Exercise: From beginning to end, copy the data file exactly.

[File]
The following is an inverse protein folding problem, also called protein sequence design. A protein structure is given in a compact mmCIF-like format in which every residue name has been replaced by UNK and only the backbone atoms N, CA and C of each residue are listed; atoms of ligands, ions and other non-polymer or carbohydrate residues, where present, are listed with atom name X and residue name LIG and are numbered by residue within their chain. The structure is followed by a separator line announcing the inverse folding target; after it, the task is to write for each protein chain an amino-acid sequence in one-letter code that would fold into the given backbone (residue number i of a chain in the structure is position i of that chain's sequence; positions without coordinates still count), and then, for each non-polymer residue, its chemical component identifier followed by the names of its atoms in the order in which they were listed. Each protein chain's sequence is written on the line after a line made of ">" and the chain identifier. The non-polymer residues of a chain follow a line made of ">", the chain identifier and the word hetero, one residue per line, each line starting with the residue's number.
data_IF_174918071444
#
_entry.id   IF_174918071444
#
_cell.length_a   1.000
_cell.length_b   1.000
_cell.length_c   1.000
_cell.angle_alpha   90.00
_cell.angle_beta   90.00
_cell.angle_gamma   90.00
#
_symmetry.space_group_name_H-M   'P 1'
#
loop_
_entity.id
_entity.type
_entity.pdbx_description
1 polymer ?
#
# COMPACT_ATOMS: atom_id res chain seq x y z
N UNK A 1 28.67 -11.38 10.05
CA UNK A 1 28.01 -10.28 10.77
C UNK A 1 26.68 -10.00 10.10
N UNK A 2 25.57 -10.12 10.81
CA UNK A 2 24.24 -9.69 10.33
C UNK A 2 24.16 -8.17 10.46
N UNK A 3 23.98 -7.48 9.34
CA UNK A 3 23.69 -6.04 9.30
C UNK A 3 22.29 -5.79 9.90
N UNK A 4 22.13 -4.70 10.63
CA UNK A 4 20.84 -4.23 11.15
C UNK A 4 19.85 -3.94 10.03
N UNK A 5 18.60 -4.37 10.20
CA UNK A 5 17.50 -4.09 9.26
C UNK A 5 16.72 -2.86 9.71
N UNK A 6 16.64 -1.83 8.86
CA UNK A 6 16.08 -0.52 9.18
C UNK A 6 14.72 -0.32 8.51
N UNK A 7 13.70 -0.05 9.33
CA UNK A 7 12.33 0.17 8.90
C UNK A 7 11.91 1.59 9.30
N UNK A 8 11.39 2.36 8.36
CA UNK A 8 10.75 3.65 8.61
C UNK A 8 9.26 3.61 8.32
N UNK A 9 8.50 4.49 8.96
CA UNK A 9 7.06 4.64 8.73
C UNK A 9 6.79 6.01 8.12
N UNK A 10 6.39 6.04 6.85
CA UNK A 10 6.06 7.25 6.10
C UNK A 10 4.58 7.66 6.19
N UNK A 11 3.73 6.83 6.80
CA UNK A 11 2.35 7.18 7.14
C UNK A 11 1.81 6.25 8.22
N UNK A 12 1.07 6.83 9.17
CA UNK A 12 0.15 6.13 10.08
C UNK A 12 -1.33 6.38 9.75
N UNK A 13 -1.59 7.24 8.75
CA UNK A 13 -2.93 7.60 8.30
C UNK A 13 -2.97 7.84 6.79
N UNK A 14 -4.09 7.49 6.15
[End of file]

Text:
The following is an inverse protein folding problem, also called protein sequence design. A protein structure is given in a compact mmCIF-like format in which every residue name has been replaced by UNK and only the backbone atoms N, CA and C of each residue are listed; atoms of ligands, ions and other non-polymer or carbohydrate residues, where present, are listed with atom name X and residue name LIG and are numbered by residue within their chain. The structure is followed by a separator line announcing the inverse folding target; after it, the task is to write for each protein chain an amino-acid sequence in one-letter code that would fold into the given backbone (residue number i of a chain in the structure is position i of that chain's sequence; positions without coordinates still count), and then, for each non-polymer residue, its chemical component identifier followed by the names of its atoms in the order in which they were listed. Each protein chain's sequence is written on the line after a line made of ">" and the chain identifier. The non-polymer residues of a chain follow a line made of ">", the chain identifier and the word hetero, one residue per line, each line starting with the residue's number.
data_IF_174918071444
#
_entry.id   IF_174918071444
#
_cell.length_a   1.000
_cell.length_b   1.000
_cell.length_c   1.000
_cell.angle_alpha   90.00
_cell.angle_beta   90.00
_cell.angle_gamma   90.00
#
_symmetry.space_group_name_H-M   'P 1'
#
loop_
_entity.id
_entity.type
_entity.pdbx_description
1 polymer ?
#
# COMPACT_ATOMS: atom_id res chain seq x y z
N UNK A 1 28.67 -11.38 10.05
CA UNK A 1 28.01 -10.28 10.77
C UNK A 1 26.68 -10.00 10.10
N UNK A 2 25.57 -10.12 10.81
CA UNK A 2 24.24 -9.69 10.33
C UNK A 2 24.16 -8.17 10.46
N UNK A 3 23.98 -7.48 9.34
CA UNK A 3 23.69 -6.04 9.30
C UNK A 3 22.29 -5.79 9.90
N UNK A 4 22.13 -4.70 10.63
CA UNK A 4 20.84 -4.23 11.15
C UNK A 4 19.85 -3.94 10.03
N UNK A 5 18.60 -4.37 10.20
CA UNK A 5 17.50 -4.09 9.26
C UNK A 5 16.72 -2.86 9.71
N UNK A 6 16.64 -1.83 8.86
CA UNK A 6 16.08 -0.52 9.18
C UNK A 6 14.72 -0.32 8.51
N UNK A 7 13.70 -0.05 9.33
CA UNK A 7 12.33 0.17 8.90
C UNK A 7 11.91 1.59 9.30
N UNK A 8 11.39 2.36 8.36
CA UNK A 8 10.75 3.65 8.61
C UNK A 8 9.26 3.61 8.32
N UNK A 9 8.50 4.49 8.96
CA UNK A 9 7.06 4.64 8.73
C UNK A 9 6.79 6.01 8.12
N UNK A 10 6.39 6.04 6.85
CA UNK A 10 6.06 7.25 6.10
C UNK A 10 4.58 7.66 6.19
N UNK A 11 3.73 6.83 6.80
CA UNK A 11 2.35 7.18 7.14
C UNK A 11 1.81 6.25 8.22
N UNK A 12 1.07 6.83 9.17
CA UNK A 12 0.15 6.13 10.08
C UNK A 12 -1.33 6.38 9.75
N UNK A 13 -1.59 7.24 8.75
CA UNK A 13 -2.93 7.60 8.30
C UNK A 13 -2.97 7.84 6.79
N UNK A 14 -4.09 7.49 6.15